Posted on 2015-03-19 | Category webdev

As a front-end developer I use the terminal quite often but it hasn't always been this way. You can definitely do development work without using the terminal, I just find that it's fast and extremely easy once you get the hang of it. Many front-end developers I work with, and designers moving into a little bit of development, get intimidated by the terminal but there's really no reason to be intimidated. Here's some steps that I use when helping others get familiar with the terminal.

Make it pretty

Get familiar with traversing the system

Know nano or vim for editing files

Vim is a complex yet powerful tool that's is great to know and understand. It's probably set as your default editor so knowing how to edit files, save files, and quit files can be important.
Keys to remember:
i - Put you in Insert Mode - this is how you're able to add content to a file. To get out of Insert Mode you use esc.
:wq - Using the colon and wq will "write" and "quit" the file, essentially saving it.
:qa - This command will quit out of a file without saving it.

Nano is a more traditional Unix style editor that is much easier to understand but not quite as powerful.

Know how to make your life easier with bash_profile

An alias is a shortcut command that is able to point at another command already established. One super common alias that every front-end dev needs is the subl command. Being able to open projects or files in Sublime Text is awesome and powerful and is easier than editing files with vim or nano.

#Alias for opening Sublime Text
alias subl="/Applications/Sublime\ Text.app/Contents/SharedSupport/bin/subl"
# Using in terminal top open a folder
$ subl .
# or open a file
$ subl site.scss

I even have an alias called mybash to quickly open my .bash_profile in Sublime from anywhere.

#quickly open your bash_profile for editing in Sublime
alias mybash="subl ~/.bash_profile"

A function can perform multiple tasks and if you get used to the syntax you can write some pretty great stuff. An example of 2 that I use a lot...

# Start an HTTP server from a directory, optionally specifying the port
function server() {
    local port="${1:-8000}"
    open "http://localhost:${port}/"
    # Set the default Content-Type to `text/plain` instead of `application/octet-stream`
    # And serve everything as UTF-8 (although not technically correct, this doesn’t break anything for binary files)
    python -c $'import SimpleHTTPServer;\nmap = SimpleHTTPServer.SimpleHTTPRequestHandler.extensions_map;\nmap[""] = "text/plain";\nfor key, value in map.items():\n\tmap[key] = value + ";charset=UTF-8";\nSimpleHTTPServer.test();' "$port"
# Create a new directory and enter it
function md() {
    mkdir -p "$@" && cd "$@"

In the above 2 functions all you have to do is type server or md into the terminal and they will run.

Using the terminal everyday

Rocking Git and GitHub in the terminal

-What's the status?

Running git status will show you your repo's current status. Find out what's been modified, what needs to be committed, and what's being tracked and what's not.

-Hot to track files locally or "add" them to my repo

Once you create a new file you must add that file and tell git to track it. You do this by running git add {filename} or you can run either git add . or git add --all to add all untracked files. Make sure to look at what your adding to ensure it needs to be there. You don't want to add generated files like node_modules or bower_components. You can use a file called .gitignore to ignore these files and have git not bug you to track them.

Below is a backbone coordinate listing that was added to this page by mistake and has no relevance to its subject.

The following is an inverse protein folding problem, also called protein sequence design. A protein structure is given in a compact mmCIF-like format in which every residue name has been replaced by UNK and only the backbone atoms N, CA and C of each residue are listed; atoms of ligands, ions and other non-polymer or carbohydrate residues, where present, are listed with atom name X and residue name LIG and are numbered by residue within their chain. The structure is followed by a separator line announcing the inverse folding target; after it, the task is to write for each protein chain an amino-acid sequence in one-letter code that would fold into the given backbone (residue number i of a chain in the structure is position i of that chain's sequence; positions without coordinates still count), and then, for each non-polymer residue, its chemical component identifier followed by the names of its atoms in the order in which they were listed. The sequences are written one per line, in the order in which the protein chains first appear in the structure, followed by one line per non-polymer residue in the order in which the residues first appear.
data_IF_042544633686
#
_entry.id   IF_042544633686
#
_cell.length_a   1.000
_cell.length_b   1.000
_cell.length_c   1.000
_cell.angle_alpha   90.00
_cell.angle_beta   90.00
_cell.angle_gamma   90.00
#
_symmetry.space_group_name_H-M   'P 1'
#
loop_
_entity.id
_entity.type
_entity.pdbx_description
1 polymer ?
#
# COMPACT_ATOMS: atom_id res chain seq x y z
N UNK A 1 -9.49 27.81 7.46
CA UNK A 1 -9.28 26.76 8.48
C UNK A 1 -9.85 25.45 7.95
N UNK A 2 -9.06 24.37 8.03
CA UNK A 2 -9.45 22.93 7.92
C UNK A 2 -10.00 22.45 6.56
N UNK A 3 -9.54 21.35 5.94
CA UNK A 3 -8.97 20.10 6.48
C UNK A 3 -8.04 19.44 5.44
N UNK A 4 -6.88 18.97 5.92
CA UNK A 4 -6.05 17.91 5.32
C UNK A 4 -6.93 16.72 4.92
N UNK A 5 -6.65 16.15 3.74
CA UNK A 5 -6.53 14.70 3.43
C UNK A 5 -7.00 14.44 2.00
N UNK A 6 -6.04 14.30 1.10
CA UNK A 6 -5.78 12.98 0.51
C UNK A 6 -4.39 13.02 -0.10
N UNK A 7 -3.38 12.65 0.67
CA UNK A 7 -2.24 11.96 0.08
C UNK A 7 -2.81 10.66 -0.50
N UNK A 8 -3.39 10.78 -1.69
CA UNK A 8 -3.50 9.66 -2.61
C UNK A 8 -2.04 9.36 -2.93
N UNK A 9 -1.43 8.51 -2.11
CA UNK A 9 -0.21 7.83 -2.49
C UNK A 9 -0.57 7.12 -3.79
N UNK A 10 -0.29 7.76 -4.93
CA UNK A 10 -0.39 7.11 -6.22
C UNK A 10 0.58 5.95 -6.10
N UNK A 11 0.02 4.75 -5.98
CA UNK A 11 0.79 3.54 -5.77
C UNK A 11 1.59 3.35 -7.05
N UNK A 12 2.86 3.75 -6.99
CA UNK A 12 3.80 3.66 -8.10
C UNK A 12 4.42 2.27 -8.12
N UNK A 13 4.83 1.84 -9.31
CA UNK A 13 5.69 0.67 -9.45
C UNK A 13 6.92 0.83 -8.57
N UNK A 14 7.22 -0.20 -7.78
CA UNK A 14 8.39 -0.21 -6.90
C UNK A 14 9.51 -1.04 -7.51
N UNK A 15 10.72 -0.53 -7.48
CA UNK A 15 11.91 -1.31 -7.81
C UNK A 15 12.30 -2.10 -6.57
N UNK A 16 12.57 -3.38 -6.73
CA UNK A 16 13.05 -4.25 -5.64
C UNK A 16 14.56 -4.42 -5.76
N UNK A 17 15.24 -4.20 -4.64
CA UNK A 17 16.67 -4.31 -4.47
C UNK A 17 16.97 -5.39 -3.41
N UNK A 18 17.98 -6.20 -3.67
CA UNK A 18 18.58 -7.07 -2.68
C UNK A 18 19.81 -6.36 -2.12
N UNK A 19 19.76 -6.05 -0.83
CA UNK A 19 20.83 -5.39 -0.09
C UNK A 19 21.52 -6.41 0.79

-Committing files

Once your files have been added you still need to commit them locally to your repository. You can commit single files or a group of files by running git commit {filename} or git commit {filename} {filename} for multiple. Most of the time you don't want to commit each file individually so running git commit will also commit everything available.

Every commit needs a message so when you run git commit Terminal will open up vim or nano (or whatever your default text editor is) so you can add a commit message. You can also add a message in line with git commit -m "my commit message" for easy and quick committing. The -m flag tells Terminal that you're adding a message in line and this is how the majority of git users add messages to their commits.

-Pulling and Pushing

To keep your repo up to date with changes other, or yourself, may have made you'll need to run a git pull. This finds your repo and pulls down, and merges in, any changes that you don't have. On the other hand, once you have made updates, added those, and made a commit; you now need to push that commit up. You do this with a simple git push.

Running tasks

One common use of the terminal for front-end devs is to run tasks like compiling code. Popular task runners are Grunt, Gulp, and Broccoli. We're going to look at Grunt.

-Having node and npm

You need to have node installed first and use node's npm (node package manager) to install Grunt as a package. Node can be downloaded at https://nodejs.org/. To then add Grunt you run:

npm install -g grunt-cli

The -g flag tells grunt-cli, or grunt command line interface, to be added globally. Now you have access to Grunt from any project on your computer.

-Running commands

Once you have Grunt setup and you have tasks in your Gruntfile.js you can run those commands in the terminal.

# watch files using the watch task
$ grunt watch

# build developers version vs. production version
$ grunt prod
$ grunt dev

Most of this was a quick walk through but I think it's important to spend the time, as a front-end dev or a designer working with front-end code, with the terminal and being comfortable using it. Let me know your opinions, please... If you think I've missed something that a beginner really needs to know - throw it in the comments.

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